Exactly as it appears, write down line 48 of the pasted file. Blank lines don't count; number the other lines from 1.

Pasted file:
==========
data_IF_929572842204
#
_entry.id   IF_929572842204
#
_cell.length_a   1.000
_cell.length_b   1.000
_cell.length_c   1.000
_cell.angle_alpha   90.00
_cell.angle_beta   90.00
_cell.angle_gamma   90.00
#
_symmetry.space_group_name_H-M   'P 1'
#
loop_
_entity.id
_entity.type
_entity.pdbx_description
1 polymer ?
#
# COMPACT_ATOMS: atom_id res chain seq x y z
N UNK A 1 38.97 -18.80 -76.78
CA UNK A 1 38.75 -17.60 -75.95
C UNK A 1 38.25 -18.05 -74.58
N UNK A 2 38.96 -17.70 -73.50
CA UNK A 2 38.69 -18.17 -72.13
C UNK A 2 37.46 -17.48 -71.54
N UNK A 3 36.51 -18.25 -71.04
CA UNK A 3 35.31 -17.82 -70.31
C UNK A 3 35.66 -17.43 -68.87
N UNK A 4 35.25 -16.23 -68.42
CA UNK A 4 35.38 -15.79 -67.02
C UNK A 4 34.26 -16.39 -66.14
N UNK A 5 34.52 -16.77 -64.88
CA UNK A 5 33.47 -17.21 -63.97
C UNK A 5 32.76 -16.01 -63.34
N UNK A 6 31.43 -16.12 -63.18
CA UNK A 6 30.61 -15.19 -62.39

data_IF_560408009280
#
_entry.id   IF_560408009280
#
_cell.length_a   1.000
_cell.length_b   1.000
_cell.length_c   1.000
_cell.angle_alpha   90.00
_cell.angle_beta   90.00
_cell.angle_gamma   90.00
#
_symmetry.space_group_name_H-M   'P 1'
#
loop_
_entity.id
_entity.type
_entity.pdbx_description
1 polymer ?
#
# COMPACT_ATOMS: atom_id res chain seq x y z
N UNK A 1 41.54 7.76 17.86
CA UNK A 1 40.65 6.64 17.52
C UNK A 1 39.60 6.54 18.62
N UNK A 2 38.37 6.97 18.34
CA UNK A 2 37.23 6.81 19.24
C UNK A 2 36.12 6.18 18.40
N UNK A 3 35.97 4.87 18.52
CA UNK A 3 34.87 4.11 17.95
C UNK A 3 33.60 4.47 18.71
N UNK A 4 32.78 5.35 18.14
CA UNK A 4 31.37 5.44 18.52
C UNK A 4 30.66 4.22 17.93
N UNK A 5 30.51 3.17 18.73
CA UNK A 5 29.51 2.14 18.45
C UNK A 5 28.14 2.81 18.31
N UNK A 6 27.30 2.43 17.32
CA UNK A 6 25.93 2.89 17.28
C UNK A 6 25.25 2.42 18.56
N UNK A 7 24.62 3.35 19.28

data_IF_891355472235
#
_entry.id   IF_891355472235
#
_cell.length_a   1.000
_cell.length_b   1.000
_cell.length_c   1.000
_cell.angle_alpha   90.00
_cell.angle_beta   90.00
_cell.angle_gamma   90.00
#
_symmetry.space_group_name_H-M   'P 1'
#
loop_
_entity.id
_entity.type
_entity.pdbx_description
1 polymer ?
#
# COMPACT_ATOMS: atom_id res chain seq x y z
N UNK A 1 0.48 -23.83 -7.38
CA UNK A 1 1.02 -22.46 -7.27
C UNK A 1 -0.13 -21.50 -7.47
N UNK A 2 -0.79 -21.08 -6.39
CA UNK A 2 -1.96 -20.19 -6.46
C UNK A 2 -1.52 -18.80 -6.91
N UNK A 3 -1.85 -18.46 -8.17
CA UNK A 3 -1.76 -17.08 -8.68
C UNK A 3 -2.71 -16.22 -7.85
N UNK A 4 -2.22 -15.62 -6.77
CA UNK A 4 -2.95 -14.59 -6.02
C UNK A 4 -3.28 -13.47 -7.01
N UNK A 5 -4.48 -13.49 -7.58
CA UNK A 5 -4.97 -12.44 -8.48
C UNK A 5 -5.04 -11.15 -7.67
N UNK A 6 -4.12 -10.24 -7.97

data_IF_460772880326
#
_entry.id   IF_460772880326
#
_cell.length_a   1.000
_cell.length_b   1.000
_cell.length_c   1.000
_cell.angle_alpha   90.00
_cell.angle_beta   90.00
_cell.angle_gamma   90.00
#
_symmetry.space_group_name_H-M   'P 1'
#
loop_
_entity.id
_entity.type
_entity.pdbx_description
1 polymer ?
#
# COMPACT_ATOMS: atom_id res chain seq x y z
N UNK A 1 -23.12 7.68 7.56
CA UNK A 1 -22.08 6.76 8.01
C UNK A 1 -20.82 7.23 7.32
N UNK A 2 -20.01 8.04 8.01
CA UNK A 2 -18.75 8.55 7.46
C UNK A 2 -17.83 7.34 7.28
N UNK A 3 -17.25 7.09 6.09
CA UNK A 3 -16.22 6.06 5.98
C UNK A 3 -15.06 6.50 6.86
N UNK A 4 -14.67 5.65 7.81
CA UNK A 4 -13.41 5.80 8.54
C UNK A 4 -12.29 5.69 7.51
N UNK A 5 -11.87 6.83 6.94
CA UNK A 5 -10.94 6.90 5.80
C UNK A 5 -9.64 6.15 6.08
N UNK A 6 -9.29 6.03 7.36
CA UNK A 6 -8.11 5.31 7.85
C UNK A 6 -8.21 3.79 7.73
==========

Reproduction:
#